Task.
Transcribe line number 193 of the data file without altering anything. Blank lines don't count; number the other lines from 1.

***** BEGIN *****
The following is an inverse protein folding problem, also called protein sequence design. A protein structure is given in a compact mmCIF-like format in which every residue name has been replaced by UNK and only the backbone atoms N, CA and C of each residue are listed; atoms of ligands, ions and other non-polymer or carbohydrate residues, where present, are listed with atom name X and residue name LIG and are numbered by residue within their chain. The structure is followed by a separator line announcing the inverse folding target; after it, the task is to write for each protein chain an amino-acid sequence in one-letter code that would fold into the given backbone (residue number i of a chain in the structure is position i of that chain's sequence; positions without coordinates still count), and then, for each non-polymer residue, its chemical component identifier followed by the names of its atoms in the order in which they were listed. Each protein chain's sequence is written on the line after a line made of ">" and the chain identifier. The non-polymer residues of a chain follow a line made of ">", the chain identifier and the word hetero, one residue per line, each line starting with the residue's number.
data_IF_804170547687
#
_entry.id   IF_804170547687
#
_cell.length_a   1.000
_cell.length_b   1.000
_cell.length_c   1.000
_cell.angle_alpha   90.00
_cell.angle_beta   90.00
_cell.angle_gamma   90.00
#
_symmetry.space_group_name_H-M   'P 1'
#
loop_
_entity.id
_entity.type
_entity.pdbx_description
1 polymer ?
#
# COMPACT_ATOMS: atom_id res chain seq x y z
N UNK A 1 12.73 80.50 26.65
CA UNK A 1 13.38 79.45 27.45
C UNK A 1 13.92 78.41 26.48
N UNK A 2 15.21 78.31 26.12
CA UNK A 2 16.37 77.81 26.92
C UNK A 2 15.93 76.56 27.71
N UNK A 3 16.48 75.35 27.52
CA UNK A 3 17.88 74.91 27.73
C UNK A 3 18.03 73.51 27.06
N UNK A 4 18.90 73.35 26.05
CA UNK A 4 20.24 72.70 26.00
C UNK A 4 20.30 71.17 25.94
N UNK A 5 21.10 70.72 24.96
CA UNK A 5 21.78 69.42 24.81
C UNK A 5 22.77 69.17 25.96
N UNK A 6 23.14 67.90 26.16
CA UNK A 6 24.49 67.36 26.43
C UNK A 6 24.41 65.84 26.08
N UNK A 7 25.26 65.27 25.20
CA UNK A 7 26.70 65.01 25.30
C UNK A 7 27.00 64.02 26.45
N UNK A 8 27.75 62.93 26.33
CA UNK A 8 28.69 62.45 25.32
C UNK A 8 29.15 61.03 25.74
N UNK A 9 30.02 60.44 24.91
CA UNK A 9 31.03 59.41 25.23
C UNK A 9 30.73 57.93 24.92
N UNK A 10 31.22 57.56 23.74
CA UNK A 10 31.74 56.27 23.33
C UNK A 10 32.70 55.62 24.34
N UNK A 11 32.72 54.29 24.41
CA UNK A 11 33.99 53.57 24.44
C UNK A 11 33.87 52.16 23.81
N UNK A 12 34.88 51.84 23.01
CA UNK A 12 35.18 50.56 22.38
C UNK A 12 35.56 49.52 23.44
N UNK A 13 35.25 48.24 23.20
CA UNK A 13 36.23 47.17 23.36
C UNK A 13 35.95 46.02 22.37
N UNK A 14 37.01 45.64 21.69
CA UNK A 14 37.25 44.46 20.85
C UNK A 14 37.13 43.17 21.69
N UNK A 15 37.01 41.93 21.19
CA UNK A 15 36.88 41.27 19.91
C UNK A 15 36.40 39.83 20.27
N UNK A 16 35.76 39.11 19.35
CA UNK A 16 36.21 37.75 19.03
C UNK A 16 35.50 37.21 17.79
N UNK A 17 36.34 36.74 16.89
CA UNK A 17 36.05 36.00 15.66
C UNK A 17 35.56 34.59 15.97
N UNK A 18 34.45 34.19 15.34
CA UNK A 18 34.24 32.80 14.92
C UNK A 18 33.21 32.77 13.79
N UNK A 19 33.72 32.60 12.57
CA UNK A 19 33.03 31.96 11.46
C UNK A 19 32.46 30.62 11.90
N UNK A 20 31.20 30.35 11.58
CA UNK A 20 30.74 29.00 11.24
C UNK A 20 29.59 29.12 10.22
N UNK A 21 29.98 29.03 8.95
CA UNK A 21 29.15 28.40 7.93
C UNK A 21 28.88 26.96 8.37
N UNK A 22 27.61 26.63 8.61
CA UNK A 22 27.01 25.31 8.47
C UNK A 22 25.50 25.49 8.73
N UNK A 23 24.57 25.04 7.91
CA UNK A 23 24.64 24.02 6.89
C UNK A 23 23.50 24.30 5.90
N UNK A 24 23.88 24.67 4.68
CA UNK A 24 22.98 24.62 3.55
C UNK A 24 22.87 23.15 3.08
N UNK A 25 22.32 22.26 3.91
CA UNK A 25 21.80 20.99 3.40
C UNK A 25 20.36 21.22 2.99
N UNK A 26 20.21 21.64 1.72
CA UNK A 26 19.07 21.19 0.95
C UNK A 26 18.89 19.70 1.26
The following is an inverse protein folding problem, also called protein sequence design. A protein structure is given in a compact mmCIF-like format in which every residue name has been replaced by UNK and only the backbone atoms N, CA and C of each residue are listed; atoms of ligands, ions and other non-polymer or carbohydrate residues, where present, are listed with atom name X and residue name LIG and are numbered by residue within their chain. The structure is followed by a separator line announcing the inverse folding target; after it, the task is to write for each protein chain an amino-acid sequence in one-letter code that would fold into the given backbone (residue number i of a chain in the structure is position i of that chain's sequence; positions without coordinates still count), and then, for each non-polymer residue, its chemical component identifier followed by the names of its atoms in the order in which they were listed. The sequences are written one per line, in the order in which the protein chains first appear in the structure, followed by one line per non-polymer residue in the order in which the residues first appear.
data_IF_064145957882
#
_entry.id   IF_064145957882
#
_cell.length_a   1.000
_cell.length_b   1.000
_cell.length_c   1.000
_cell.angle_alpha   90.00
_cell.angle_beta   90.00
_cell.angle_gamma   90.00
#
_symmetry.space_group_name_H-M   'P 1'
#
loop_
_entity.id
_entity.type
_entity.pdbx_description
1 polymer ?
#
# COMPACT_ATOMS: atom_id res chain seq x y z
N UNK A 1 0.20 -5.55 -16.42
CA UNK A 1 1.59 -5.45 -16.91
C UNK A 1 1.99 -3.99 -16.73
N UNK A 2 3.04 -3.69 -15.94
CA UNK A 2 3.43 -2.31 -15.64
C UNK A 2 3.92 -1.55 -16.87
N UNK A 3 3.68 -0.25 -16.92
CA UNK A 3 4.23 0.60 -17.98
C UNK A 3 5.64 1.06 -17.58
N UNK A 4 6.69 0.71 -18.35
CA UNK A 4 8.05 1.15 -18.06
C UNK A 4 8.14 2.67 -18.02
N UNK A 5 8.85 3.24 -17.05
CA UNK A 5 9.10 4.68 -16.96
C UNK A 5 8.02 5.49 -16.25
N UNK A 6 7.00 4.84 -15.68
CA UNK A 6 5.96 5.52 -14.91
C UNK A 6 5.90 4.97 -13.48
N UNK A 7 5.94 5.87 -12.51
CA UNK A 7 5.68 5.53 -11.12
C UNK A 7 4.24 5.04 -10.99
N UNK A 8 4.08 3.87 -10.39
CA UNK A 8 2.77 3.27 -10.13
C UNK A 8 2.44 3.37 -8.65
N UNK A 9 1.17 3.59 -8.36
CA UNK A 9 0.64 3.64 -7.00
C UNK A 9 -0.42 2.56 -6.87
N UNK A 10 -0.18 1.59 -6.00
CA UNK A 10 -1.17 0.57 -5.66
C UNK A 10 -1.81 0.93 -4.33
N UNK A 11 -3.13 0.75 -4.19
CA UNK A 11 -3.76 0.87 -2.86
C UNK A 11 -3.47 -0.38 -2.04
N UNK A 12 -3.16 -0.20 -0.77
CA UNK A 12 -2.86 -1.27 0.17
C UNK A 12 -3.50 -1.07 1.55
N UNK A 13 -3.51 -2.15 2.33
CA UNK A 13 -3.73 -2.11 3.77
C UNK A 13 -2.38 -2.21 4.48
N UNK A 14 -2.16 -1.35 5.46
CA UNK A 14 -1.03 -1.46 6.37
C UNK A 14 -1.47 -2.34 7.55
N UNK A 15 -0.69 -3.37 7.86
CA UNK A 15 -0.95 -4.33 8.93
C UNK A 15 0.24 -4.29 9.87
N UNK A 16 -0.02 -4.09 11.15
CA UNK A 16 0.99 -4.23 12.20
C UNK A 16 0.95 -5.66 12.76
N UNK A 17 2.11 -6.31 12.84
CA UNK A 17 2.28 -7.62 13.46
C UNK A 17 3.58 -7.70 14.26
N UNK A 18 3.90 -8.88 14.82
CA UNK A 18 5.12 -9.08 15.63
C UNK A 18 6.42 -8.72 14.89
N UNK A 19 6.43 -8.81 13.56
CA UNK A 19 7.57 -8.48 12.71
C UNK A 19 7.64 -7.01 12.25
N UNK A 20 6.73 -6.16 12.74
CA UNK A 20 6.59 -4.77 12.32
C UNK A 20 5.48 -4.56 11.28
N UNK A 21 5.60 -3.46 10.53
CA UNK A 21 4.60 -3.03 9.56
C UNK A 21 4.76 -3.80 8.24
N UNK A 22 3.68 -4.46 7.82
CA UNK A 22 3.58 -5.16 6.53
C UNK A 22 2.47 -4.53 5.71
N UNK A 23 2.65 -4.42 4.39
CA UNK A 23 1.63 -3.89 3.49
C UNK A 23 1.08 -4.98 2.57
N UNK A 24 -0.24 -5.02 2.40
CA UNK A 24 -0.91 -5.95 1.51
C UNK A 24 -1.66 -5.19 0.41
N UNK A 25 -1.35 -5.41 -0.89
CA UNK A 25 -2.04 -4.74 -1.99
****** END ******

N UNK A 25 -1.35 -5.41 -0.89